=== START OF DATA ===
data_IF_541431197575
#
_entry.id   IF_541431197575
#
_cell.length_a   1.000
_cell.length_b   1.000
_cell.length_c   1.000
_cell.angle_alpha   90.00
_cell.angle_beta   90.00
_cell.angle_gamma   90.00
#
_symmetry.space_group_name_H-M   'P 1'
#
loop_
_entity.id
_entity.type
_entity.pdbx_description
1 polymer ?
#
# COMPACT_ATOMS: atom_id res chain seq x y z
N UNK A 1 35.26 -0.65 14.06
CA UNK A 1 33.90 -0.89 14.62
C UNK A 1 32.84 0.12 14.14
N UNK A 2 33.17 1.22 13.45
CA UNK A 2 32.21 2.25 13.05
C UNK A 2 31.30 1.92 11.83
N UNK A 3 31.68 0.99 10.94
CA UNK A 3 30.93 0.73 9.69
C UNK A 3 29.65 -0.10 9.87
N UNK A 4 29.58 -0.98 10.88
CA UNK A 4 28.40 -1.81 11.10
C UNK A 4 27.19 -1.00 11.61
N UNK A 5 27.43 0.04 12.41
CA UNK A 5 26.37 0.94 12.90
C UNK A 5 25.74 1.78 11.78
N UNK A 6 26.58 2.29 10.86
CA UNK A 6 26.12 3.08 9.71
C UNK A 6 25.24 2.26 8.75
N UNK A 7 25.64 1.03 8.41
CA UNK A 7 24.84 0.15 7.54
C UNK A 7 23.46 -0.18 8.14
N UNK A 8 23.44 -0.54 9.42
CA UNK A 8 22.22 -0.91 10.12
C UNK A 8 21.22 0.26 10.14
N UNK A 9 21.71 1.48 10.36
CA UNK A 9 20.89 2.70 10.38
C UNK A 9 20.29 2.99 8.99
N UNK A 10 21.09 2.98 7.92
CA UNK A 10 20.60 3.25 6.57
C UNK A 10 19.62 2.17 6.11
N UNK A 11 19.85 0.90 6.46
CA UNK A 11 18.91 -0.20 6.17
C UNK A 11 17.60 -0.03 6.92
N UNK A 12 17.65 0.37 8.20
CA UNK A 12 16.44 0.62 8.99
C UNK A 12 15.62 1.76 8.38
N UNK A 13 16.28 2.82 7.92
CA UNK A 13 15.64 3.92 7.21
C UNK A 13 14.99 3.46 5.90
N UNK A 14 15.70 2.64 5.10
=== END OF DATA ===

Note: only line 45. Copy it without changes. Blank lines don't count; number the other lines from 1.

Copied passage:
N UNK A 9 21.71 1.48 10.36